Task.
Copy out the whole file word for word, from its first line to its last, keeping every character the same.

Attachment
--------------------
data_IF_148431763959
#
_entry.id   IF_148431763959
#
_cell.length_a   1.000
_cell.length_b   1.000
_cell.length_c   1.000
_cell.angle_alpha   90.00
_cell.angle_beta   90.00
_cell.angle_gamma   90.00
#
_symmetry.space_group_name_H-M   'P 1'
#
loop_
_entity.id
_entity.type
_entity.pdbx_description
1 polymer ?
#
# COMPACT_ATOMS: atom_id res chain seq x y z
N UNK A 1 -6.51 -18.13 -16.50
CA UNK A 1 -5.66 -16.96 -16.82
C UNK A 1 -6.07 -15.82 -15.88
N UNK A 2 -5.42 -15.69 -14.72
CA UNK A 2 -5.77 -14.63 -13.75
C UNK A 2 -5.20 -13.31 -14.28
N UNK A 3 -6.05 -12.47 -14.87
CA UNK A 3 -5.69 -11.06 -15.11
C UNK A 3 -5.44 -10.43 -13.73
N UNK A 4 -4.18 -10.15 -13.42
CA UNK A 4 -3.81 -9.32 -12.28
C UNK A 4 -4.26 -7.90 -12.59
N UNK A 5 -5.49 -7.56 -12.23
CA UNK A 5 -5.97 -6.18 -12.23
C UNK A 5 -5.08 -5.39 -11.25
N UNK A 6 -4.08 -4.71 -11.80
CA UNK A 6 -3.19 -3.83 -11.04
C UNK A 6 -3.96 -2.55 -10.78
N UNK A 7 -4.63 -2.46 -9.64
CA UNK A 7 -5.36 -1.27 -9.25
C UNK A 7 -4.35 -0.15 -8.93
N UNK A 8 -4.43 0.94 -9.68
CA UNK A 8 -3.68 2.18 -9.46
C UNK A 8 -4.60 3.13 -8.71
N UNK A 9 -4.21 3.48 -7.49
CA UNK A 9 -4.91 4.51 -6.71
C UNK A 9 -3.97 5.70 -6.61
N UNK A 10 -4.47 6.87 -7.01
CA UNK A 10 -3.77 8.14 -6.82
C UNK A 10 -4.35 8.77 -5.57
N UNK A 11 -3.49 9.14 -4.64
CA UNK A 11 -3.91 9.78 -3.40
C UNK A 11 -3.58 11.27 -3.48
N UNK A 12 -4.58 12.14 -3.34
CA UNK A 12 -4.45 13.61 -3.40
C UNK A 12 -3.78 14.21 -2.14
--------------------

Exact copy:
data_IF_148431763959
#
_entry.id   IF_148431763959
#
_cell.length_a   1.000
_cell.length_b   1.000
_cell.length_c   1.000
_cell.angle_alpha   90.00
_cell.angle_beta   90.00
_cell.angle_gamma   90.00
#
_symmetry.space_group_name_H-M   'P 1'
#
loop_
_entity.id
_entity.type
_entity.pdbx_description
1 polymer ?
#
# COMPACT_ATOMS: atom_id res chain seq x y z
N UNK A 1 -6.51 -18.13 -16.50
CA UNK A 1 -5.66 -16.96 -16.82
C UNK A 1 -6.07 -15.82 -15.88
N UNK A 2 -5.42 -15.69 -14.72
CA UNK A 2 -5.77 -14.63 -13.75
C UNK A 2 -5.20 -13.31 -14.28
N UNK A 3 -6.05 -12.47 -14.87
CA UNK A 3 -5.69 -11.06 -15.11
C UNK A 3 -5.44 -10.43 -13.73
N UNK A 4 -4.18 -10.15 -13.42
CA UNK A 4 -3.81 -9.32 -12.28
C UNK A 4 -4.26 -7.90 -12.59
N UNK A 5 -5.49 -7.56 -12.23
CA UNK A 5 -5.97 -6.18 -12.23
C UNK A 5 -5.08 -5.39 -11.25
N UNK A 6 -4.08 -4.71 -11.80
CA UNK A 6 -3.19 -3.83 -11.04
C UNK A 6 -3.96 -2.55 -10.78
N UNK A 7 -4.63 -2.46 -9.64
CA UNK A 7 -5.36 -1.27 -9.25
C UNK A 7 -4.35 -0.15 -8.93
N UNK A 8 -4.43 0.94 -9.68
CA UNK A 8 -3.68 2.18 -9.46
C UNK A 8 -4.60 3.13 -8.71
N UNK A 9 -4.21 3.48 -7.49
CA UNK A 9 -4.91 4.51 -6.71
C UNK A 9 -3.97 5.70 -6.61
N UNK A 10 -4.47 6.87 -7.01
CA UNK A 10 -3.77 8.14 -6.82
C UNK A 10 -4.35 8.77 -5.57
N UNK A 11 -3.49 9.14 -4.64
CA UNK A 11 -3.91 9.78 -3.40
C UNK A 11 -3.58 11.27 -3.48
N UNK A 12 -4.58 12.14 -3.34
CA UNK A 12 -4.45 13.61 -3.40
C UNK A 12 -3.78 14.21 -2.14